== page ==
Prosecco Socialist: Songs from Behind Bars

review prosecco socialist x1 cong

The appeal of The Beautiful South passed us by somewhat, so it’s hard for us to tell how BS fans will view this rather charming new album from David Rotheray: love it, we expect.

The gist of it is that he spent several decades playing/writing pop tunes that people loved, then sacked it off and went to run a pub in Hull.

Ok so it’s not a pub but The People’s Republic, a bar (on Newland Avenue, Hull). Says its website: “We serve world beers on tap, and play world music on vinyl, all day every day. Only an easy seven minute walk from the local ethylene production plant”. Not lost his sense of humour, then.

So you’ve got a man who can play / write songs that tell bittersweet stories (he co-wrote Don’t Marry Her and Perfect 10, as well as Old Red Eyes Is Back, a song about heavy drinking) running an establishment where people come in and tell their life stories.

Opener The Man Who Faked His Own Life is an instant standout, the story of the boozer who sits in the bar and holds forth on his life (wife, children, school, car, house), except it’s all made up — “his missus never seems to show up / The kids never seem to grow up”.

This Dog’s Just For Christmas (Not For Life) seems to be a response to Fairy Tale in New York, the bloke seeing the girl “Clutching her drink like an amputee / She came stumbling through the snow” — both parties are getting together for the festive season only.

Across the album, the music is gentle pop / country, the album made by the clever lyrics, and the vocals of Hull man Mike Greaves, who has a rich, smoky voice that’s good to listen to while sounding like he regularly polishes off “11 tins of Stella and some pickled onion Monster Munch”.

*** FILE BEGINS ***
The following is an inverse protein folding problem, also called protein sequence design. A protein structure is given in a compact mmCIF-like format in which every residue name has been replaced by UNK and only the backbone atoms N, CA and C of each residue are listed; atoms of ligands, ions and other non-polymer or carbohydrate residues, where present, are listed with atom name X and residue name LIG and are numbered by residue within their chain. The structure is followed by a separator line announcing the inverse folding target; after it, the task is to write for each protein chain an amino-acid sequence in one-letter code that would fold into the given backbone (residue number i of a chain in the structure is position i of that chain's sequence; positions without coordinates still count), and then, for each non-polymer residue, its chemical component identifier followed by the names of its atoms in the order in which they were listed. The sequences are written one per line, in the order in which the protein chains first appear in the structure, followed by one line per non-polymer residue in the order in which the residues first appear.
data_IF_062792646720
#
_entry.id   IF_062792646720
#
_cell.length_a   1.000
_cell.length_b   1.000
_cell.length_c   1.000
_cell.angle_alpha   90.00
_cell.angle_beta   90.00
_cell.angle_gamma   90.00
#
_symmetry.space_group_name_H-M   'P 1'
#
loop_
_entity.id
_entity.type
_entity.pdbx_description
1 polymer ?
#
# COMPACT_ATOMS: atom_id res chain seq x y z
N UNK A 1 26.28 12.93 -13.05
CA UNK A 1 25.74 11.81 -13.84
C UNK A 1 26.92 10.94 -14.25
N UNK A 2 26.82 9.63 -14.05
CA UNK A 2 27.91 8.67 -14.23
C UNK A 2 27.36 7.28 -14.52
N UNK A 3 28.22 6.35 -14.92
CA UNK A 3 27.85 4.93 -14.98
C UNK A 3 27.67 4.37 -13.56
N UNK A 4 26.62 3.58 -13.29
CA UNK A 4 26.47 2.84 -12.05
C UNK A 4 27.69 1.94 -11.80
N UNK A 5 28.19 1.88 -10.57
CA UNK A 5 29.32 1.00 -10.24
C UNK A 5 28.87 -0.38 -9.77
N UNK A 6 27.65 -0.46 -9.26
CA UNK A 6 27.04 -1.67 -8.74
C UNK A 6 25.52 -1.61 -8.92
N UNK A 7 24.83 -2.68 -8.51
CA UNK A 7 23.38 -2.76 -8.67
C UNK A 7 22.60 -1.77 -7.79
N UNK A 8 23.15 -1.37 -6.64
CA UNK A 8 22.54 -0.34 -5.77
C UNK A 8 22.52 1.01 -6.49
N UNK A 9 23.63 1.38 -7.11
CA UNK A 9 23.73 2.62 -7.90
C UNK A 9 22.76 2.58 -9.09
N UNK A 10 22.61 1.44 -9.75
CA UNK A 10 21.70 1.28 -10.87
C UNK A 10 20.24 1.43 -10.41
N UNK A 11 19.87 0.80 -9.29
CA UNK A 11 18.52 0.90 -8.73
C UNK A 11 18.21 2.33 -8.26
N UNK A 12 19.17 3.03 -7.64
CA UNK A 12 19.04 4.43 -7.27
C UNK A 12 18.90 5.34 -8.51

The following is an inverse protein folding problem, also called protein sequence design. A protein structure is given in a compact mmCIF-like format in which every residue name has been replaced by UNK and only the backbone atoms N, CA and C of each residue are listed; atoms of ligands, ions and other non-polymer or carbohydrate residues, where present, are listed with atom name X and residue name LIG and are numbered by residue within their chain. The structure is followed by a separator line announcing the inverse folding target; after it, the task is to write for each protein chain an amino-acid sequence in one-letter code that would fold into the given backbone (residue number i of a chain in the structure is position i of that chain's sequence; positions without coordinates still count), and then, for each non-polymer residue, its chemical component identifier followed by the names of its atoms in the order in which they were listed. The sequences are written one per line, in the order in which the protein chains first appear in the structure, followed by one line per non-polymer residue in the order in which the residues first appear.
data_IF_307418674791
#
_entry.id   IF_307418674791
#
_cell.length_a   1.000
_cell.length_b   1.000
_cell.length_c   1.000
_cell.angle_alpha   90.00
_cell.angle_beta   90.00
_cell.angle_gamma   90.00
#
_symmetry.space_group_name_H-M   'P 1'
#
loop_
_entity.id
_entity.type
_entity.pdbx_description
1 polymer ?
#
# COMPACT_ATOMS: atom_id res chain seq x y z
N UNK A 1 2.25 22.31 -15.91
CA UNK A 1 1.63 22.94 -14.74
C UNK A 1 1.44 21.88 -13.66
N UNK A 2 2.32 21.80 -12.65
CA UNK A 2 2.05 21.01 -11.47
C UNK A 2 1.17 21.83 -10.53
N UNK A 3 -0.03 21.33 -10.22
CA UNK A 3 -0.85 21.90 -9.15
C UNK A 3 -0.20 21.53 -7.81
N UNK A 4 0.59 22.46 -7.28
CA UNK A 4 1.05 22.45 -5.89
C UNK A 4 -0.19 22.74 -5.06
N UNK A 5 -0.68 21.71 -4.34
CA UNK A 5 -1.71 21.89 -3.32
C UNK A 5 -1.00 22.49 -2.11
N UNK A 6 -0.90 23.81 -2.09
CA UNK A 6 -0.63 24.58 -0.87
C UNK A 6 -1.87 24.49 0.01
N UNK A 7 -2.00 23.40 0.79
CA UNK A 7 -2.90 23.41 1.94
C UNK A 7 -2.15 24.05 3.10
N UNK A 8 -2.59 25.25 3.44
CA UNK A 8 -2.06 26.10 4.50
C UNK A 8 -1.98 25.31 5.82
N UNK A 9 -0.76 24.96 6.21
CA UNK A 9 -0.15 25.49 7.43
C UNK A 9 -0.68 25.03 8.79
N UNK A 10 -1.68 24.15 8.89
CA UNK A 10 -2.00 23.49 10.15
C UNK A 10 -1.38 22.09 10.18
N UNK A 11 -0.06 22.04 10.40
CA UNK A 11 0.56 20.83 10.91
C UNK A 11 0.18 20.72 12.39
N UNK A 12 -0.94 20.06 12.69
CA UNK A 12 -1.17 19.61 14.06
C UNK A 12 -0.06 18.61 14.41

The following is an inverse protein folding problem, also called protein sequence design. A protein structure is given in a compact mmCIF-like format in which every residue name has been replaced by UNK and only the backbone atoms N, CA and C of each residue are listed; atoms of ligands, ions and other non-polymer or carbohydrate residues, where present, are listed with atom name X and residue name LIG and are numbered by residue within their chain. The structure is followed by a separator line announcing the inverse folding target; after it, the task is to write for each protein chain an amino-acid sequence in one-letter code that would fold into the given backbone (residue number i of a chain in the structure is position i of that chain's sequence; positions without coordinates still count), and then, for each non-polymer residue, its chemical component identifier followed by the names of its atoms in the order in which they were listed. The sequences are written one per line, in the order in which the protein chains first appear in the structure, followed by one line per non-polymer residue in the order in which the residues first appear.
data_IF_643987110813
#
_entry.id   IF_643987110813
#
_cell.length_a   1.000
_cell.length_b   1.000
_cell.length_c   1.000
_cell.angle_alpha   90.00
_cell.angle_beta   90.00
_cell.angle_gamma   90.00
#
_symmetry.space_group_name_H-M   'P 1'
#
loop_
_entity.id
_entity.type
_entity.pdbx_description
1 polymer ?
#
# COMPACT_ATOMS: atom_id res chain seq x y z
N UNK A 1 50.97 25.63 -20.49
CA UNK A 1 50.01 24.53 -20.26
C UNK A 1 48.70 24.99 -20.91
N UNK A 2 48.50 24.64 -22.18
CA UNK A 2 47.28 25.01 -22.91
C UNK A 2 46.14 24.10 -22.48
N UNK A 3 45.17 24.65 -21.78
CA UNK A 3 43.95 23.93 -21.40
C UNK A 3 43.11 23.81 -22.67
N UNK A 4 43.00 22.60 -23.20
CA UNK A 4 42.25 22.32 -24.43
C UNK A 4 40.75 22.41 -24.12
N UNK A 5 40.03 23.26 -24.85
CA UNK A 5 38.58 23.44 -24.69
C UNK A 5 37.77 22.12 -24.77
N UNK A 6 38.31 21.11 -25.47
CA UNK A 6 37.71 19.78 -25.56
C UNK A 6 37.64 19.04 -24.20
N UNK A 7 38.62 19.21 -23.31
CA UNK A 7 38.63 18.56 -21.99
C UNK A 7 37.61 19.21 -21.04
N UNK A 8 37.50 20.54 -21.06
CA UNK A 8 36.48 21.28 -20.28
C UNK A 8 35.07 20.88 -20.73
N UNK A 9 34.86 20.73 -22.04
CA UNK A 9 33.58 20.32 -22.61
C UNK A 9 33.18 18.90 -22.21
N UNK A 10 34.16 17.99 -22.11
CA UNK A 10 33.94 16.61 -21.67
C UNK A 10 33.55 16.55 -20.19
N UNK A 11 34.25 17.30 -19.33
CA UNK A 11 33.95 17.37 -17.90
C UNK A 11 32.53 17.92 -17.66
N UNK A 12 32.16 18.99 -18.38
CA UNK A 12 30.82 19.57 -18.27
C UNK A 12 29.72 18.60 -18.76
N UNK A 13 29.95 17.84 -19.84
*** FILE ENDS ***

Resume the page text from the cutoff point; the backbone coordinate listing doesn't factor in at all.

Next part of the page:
Eleanor McEvoy accompanies him, and the two voices go together well. (She composed the song Only A Woman’s Heart, title track of A Woman’s Heart, the best-selling Irish album in Irish history, says Wikipedia).

Some songs even sound a bit Beautiful South, such as the tight bluesy pop tune Flowers On The Stream.

The lyrics range from those above to the gentle That’s Just For The Tourists, about life, saying it’s mostly unseen (we think) to City Of Culture, a slow jazzy number about his home city (“We got a bus stop where the buses don’t stop / We got a Pound Shop / With a sale on / We got a sad ass donkey / You can all come pin the tail on”), a town where everyone is qualified in boozing gambling, and failing. . . just when he’s got you laughing, the tone changes to a lament for milkless mothers and fatherless men, that more bitter subject becoming the topic of the song.

Entertaining but thoughtful, out on Gypsy Chicken Box Records.

About jerobear

Weekly newspaper editor in Cheshire, England. I blog my editorials and the CDs I write about. I play drums, drink coffee, play music, meditate. I hate filling in forms.

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